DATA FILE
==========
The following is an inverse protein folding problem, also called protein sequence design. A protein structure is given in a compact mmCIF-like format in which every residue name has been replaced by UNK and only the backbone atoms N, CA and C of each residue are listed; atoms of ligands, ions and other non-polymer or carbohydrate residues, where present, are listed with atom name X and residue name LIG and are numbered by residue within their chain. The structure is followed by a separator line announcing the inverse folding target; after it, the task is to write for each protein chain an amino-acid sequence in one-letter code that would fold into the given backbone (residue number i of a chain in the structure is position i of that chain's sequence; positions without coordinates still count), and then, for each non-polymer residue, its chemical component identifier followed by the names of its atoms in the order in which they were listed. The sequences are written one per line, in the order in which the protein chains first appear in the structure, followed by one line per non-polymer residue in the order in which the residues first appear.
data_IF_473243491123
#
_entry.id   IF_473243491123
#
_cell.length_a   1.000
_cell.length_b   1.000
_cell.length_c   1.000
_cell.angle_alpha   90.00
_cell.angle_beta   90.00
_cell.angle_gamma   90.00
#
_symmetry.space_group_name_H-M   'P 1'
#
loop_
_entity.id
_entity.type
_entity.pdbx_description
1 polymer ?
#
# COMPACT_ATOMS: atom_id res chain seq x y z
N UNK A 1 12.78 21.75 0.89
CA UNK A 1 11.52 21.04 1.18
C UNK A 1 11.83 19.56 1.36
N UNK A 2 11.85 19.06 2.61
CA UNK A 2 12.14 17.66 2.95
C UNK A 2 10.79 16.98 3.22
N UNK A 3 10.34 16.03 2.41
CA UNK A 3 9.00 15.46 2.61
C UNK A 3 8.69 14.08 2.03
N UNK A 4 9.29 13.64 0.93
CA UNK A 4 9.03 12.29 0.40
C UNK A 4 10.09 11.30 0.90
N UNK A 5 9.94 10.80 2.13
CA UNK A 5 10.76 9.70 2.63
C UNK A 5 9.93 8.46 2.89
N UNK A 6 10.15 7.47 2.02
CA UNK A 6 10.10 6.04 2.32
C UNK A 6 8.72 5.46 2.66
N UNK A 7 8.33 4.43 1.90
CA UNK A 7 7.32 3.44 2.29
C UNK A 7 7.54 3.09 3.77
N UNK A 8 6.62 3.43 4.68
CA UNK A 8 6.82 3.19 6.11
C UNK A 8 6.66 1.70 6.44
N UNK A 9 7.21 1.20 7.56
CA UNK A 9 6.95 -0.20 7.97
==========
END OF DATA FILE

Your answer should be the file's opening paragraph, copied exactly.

The following is an inverse protein folding problem, also called protein sequence design. A protein structure is given in a compact mmCIF-like format in which every residue name has been replaced by UNK and only the backbone atoms N, CA and C of each residue are listed; atoms of ligands, ions and other non-polymer or carbohydrate residues, where present, are listed with atom name X and residue name LIG and are numbered by residue within their chain. The structure is followed by a separator line announcing the inverse folding target; after it, the task is to write for each protein chain an amino-acid sequence in one-letter code that would fold into the given backbone (residue number i of a chain in the structure is position i of that chain's sequence; positions without coordinates still count), and then, for each non-polymer residue, its chemical component identifier followed by the names of its atoms in the order in which they were listed. The sequences are written one per line, in the order in which the protein chains first appear in the structure, followed by one line per non-polymer residue in the order in which the residues first appear.